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Tuesday, October 25, 2011
Is this Sun-Times' final year?
Early last week, I heard of two more former Sun-Times Media colleagues losing their jobs. A third contacted me about it on Saturday.
Yes, we’re into the year’s fourth quarter — cuts always seem to happen toward the end of one quarter or the beginning of the next. I’m not saying that is really true, but in the round after round of layoffs that company saw over the past 10 years, one of the common threads of comments was, “I knew this was going to happen —it’s the end (or start) of the quarter.”
The reasoning always seemed to go that the company somehow had missed its revenue goal and was making up for it with employees. The logic had the ring of truth to it, and we rather accepted the reasoning because no one in the company would consider answering a question about how layoffs were timed. Or whether revenues were meeting goals (I’d have liked to know the numbers, anyway — it was pretty obvious during teach flurry of cuts and layoffs that the numbers generally stank).
Recalling all of that, however, reminded me of another timeline pertaining to the media company, and I wonder whether that has changed. If not, then this could be the final year of Sun-Times Media.
On March 31, 2009, swimming in a sea of red ink, the former Sun-Times News Group filed for federal bankruptcy protection. I do not need to dredge up the sordid details of the years leading up to that moment, nor do I need to recap the prosecution of Conrad Black and David Radler who many blamed for the demise of the company.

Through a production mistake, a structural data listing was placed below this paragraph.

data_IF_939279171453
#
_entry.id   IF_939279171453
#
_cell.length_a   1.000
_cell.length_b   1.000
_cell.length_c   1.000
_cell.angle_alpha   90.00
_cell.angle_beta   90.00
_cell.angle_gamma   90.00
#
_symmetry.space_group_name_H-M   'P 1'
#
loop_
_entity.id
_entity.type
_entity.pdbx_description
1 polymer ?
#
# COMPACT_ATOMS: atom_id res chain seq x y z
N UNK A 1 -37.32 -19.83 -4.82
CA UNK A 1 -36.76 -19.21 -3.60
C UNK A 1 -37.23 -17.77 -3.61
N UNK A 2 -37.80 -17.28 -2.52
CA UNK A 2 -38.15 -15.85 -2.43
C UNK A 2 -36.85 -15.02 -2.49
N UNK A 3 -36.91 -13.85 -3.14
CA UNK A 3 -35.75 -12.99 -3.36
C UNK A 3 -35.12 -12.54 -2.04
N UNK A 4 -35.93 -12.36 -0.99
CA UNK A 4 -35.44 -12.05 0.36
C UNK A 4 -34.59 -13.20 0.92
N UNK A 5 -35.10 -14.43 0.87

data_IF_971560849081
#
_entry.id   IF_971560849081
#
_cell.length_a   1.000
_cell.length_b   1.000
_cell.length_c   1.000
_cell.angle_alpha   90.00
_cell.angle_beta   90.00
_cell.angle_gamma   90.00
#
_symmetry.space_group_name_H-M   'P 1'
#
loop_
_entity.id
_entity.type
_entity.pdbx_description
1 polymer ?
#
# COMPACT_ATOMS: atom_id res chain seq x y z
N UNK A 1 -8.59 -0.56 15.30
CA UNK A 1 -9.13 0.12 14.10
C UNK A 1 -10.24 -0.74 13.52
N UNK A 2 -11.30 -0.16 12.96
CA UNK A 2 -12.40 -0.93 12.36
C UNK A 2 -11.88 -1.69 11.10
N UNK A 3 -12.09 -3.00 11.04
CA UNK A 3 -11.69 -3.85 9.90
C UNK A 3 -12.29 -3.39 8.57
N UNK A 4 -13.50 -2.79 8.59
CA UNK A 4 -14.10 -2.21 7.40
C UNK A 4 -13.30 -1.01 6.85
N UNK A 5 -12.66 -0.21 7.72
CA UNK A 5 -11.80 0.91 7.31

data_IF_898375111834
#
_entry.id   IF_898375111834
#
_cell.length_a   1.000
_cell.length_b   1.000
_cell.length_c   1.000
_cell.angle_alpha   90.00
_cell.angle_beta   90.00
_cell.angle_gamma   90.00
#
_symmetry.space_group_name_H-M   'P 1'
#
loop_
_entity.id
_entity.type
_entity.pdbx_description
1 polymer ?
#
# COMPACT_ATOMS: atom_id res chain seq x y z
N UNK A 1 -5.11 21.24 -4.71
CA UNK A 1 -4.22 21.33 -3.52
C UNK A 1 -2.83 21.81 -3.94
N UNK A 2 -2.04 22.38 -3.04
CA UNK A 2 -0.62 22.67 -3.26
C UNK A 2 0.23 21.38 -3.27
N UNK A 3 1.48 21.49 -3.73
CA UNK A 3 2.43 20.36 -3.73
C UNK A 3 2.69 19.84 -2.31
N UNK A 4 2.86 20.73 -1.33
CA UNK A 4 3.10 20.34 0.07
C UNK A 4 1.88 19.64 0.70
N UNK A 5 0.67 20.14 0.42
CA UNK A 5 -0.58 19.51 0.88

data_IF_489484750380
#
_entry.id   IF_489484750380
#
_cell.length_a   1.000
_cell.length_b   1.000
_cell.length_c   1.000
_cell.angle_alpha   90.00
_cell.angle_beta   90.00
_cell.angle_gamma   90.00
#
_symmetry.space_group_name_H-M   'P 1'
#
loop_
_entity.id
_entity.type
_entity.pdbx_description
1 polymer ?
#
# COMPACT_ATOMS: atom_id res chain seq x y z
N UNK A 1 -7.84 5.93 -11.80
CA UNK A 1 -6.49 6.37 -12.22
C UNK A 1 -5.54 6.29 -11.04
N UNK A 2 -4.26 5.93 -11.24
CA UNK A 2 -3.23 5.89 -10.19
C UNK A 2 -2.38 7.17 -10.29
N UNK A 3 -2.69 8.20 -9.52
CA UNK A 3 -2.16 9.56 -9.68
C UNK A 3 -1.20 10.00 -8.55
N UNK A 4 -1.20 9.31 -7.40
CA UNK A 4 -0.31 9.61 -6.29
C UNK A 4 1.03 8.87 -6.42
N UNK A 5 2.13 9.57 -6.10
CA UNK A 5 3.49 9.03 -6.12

Ultimately, the company owed a lot of money and was bleeding ink. At this point, company officials were a little more candid about our dire straits. The company’s severance program, which offered two weeks of pay for every year worked, was gutted — cut first to two weeks, then eliminated altogether. There were other cost-cutting initiatives, furloughs, pay cuts, and fear. Lots of fear.
Yet some — I was one — held out hope that things would improve. I hoped a buyer would surface who would make changes and there would be hope again.
I was right. James Tyree rallied a group of investors who, after gaining key concessions from the various unions, purchased the company for a paltry sum — $5 million in cash and assuming $20 million of the fractured company’s remaining debt.
What we were told from the start was this investment group had a strict, three-year timeline for turning the company around. In the first year, the new company, Sun-Times Media, was expected to lose money, although there would be belt-tightening. The company expected to be in the black, if not making money by the end of the second year. In the third year, the company was expected to be profitable.
Sun-Times Media laid me off in December 2010, the final month of the year’s final quarter.
The former colleagues I mentioned earlier were let go just weeks into the fourth quarter of this year. Coincidentally, their unwilling departure from the company came not too long after Oct. 9, the second anniversary of Tyree’s acquisition of the company. The layoffs are far from auspicious — the implication is that expenses still exceed revenues.
I make the assumption the company is running on the original timeline. Tyree died unexpectedly in March, and the company’s chief executive, Jeremy Halbreich, indicated no changes were planned in the company’s strategy.
So the coming 12 months are supposed to be profitable for Sun-Times Media. I hope, but I am not optimistic.
I cannot help but draw some parallels between the Sun-Times, Chicago’s second paper, and the Rocky Mountain News, Denver’s second paper.
Both were tabloids competing against broadsheets, each had the city’s smaller share of readers. Both were scrappy papers known for good journalism. Both lost money for a long time.
For The Rocky, the clock ran out in February 2009, and some people I once worked with when I lived out West suddenly found themselves unemployed. Some found new work, others new careers. I’ve watched as some of my former Sun-Times Media colleagues, like myself, were thrust into an ugly job market. Many of us remain unemployed or underemployed. Too many had no choice but to find new careers.
Unlike The Rocky, however, Sun-Times Media continues to publish what is left of its fleet of weekly and daily newspapers.